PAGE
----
Here are a few: Spring-flowering Anemone blanda in blue, pink, and white, 100-150 mm (4-6 in) high. Crocus species such as C. minimus (April) in white and violet; C. uernus albiflorus (March), white, C. susianus minor (February), gold. Muscari azureum, a dwarf, bright-blue grape hyacinth. Narcissus asturiensis (minimus), a miniature ‘King Alfred’ 50-75 mm (2-3 in); N. triandrus albus, ‘Angel’s Tears’, creamy white bells, 75 mm (3 in). The bluebell-like Scilla tubergeniana (February-March), pale blue and sky blue. Early tulip species include tiny T. biflora, (March-April), with two or three white and yellow flowers, 150 mm (6 in) tall; T. kolpakowskiana, with neat yellow flowers painted red outside; T. tarda, with its prostrate rosette of leaves, and virtually stemless white and yellow stars, 100-150 mm (4-6 in) in diameter.

Every time I try to grow winter aconites they seem to fail. Can you give me some help for one last try?

The problem is to get fresh stock; some corms are very dried up when sold. Try to buy growing plants in March or April. There are two main species, Eranthis cilicica and the better-known E. hyemais, both have golden buttercup flowers in February-March, and E. cilicica has cut foliage with a bronzy cast. ‘Guinea Gold’ is a hybrid series between these species; it is much more vigorous and its flowers are larger. The hybrids are sterile and so produce no seeds but they can be divided each spring. E. hyemalis will seed itself freely, and has quite often strayed into the wild.

I tried some giant snowdrops but they were not very successful. What sorts of snowdrops do you recommend?

I expect you tried Galanthus elwesii, which is sometimes difficult to keep going year after year. The common snowdrop, G. nivalis, and its double form, G.n. ‘Floreplena’, are probably the most reliable; they will bloom and increase from year to year. Clumps can be divided after flowering or dry bulbs can be planted in the autumn.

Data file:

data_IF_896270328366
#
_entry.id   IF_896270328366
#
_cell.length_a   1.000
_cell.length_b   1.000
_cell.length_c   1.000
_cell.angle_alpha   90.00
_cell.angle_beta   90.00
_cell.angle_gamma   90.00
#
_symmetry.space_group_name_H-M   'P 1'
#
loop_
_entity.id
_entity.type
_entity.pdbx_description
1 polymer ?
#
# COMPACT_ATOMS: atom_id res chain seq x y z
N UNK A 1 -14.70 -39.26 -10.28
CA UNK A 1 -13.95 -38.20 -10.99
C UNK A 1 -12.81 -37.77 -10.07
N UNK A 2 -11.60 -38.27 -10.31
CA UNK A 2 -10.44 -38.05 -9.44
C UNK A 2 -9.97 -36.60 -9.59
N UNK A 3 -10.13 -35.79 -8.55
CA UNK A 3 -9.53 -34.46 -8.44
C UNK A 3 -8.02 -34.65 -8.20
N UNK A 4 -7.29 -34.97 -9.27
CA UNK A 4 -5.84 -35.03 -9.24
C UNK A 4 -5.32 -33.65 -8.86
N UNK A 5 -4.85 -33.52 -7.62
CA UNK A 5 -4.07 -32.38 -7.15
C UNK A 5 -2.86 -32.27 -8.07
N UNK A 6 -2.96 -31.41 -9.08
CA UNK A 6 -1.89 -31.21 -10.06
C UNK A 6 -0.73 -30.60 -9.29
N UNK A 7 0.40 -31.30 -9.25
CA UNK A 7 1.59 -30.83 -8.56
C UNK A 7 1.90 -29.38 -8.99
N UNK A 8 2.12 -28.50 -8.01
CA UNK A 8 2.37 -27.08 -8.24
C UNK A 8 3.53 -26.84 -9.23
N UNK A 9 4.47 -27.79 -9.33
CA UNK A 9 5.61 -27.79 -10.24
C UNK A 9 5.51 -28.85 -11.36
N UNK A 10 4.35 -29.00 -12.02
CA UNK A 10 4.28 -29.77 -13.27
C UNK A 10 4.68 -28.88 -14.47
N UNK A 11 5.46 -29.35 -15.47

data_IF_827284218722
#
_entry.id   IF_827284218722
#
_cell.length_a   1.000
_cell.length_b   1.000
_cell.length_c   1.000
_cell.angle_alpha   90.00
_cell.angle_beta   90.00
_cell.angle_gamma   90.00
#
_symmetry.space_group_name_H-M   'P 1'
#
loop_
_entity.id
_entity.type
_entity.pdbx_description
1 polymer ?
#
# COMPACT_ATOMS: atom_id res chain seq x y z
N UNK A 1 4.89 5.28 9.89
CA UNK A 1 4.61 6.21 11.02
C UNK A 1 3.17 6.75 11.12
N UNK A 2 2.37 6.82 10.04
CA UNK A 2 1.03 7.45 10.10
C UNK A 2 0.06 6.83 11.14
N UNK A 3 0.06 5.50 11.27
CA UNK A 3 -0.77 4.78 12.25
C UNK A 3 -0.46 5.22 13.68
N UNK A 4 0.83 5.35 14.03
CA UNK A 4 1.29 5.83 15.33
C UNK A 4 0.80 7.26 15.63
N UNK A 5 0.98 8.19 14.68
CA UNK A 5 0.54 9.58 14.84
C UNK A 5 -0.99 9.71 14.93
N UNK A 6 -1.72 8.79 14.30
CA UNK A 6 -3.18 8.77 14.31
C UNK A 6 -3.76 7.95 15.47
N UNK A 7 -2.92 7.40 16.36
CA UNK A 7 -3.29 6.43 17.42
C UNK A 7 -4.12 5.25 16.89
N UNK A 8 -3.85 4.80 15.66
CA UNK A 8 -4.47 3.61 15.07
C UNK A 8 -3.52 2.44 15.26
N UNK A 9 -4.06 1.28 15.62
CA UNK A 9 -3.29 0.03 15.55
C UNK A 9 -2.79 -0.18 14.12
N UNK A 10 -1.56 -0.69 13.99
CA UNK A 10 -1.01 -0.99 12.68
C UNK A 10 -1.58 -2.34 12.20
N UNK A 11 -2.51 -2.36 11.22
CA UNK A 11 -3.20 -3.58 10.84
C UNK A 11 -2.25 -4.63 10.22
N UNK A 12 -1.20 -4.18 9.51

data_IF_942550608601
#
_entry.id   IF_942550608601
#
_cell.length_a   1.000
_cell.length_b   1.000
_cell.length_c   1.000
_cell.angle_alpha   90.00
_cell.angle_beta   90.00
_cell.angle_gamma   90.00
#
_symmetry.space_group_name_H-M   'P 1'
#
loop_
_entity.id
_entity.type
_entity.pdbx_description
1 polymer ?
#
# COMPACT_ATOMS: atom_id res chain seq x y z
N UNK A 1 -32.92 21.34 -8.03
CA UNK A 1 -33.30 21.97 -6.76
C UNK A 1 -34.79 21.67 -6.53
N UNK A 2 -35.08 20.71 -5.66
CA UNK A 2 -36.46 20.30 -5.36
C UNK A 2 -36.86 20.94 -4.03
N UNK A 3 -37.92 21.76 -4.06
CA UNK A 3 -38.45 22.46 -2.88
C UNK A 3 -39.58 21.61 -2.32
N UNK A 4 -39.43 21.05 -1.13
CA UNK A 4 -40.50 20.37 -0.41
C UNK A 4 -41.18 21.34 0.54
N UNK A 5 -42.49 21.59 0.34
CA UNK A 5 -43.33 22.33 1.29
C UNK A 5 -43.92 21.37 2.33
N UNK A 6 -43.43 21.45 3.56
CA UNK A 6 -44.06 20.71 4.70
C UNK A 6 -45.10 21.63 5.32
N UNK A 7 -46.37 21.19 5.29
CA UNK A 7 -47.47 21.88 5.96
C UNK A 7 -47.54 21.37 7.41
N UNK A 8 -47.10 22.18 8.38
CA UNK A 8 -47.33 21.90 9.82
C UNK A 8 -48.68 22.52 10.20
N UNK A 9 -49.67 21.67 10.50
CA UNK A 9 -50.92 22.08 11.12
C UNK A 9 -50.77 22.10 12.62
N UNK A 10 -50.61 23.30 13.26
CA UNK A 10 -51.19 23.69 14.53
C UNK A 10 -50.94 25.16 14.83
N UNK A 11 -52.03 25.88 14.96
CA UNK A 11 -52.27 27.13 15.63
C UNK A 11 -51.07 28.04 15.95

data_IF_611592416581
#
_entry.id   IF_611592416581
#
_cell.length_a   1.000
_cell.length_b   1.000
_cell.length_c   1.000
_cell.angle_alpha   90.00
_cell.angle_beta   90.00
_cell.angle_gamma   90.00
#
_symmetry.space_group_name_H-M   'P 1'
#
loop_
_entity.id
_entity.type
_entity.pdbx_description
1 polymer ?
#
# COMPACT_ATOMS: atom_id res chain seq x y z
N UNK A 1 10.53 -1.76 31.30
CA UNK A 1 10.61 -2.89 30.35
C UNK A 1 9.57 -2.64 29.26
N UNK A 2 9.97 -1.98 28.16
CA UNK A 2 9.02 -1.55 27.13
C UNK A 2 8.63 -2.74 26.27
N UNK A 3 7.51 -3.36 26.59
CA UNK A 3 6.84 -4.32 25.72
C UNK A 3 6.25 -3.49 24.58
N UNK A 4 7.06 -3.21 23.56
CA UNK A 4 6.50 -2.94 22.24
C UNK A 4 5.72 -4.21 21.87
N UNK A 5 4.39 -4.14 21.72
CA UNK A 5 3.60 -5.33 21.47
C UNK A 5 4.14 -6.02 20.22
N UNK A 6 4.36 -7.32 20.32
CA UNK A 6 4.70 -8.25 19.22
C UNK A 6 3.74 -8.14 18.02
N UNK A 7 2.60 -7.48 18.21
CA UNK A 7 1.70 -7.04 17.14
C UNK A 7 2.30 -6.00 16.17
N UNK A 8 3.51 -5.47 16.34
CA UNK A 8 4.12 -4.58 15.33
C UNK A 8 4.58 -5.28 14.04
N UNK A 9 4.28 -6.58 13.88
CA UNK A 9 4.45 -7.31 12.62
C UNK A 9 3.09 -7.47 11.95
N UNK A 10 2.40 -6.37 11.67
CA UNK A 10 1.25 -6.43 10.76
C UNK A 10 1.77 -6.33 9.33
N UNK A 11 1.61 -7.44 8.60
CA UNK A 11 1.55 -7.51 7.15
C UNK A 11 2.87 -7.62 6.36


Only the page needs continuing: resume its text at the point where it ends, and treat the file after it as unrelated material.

There are a number of variants of the common snowdrop: ‘Viridapicis’, for example, has green spots on the petals. Some varieties, although expensive, are impressively large and grow well; two fairly readily available hybrids are the large ‘S. Arnott’ and ‘Straffan’.

I have some grape hyacinths but they seem to have a rather messy abundance of foliage. Are there neater kinds?

Grape hyacinths increase quickly. The kind that you have is probably the variety ‘Heavenly Blue’, which has masses of floppy leaves.

Altogether better is its parent, Muscari armeniacum, with similar but darker blue flowers. More unusual is the double ‘Blue Spike’, which has large, wide heads of mid-blue flowers.

Distinct species include the tassel hyacinth, M. comosum, with purple and olive-green flowers; the feather hyacinth, M.c. ‘Plumosum’ (syn. ‘Monostrosum’), with feathery plumes of violet; the Oxford-and-Cambridge hyacinth M. tubergenianum, in which the tops of the spikes are bright sky blue, the bottoms dark blue.

You might also try Hyacinthus azureus, which looks like a neat, very early grape hyacinth in bright, pale blue; there is also a white form.

Those bulbous irises that one sees in florists are very impressive, but are they easy to grow in the garden?

Given well-dug soil in an open situation, they grow well and increase quickly. They bloom in June in what used to be called the ‘June gap’, when other flowers tend to be sparse. They grow 400-500 mm (16-20 in) high; their foliage is upright, tidy, and sparse. The main group is the Dutch hybrids in white, blues, violets, yellows, tan shades, and bicolors such as white and yellow. The English hybrids have wider petals, bloom slightly later, and are now usually sold mixed.

My crown imperials have not turned out to be very ‘imperial’. What can I do to improve them?

These plants (Fritillaria imperialis) resent disturbance so they may take a couple of seasons to establish themselves. They should not be dug around, as this may cause another setback.

The large bulbs are best planted in very-well-drained soil; they want a place in full sun. By planting them on their sides you prevent collection of water in the central hole left by last year’s flower stem.

I like freesias. The corms seem cheap, but are they difficult to grow?

Shop-bought freesia flowers will have been grown under glass, with special attention given to three aspects: they will have been given plenty of light; they will have flourished in airy, buoyant, frost-free atmosphere; the corms will have enjoyed a moist but open, gritty, well-drained compost.

Freesias can be grown from corms or seed. There are now several strains; some are stronger in certain colours, others are particularly large, some with double flowers.

For outdoor growing, freesia corms are heat-treated for several weeks; this has the effect of retarding growth until the spring, and then inducing rapid development and flowering.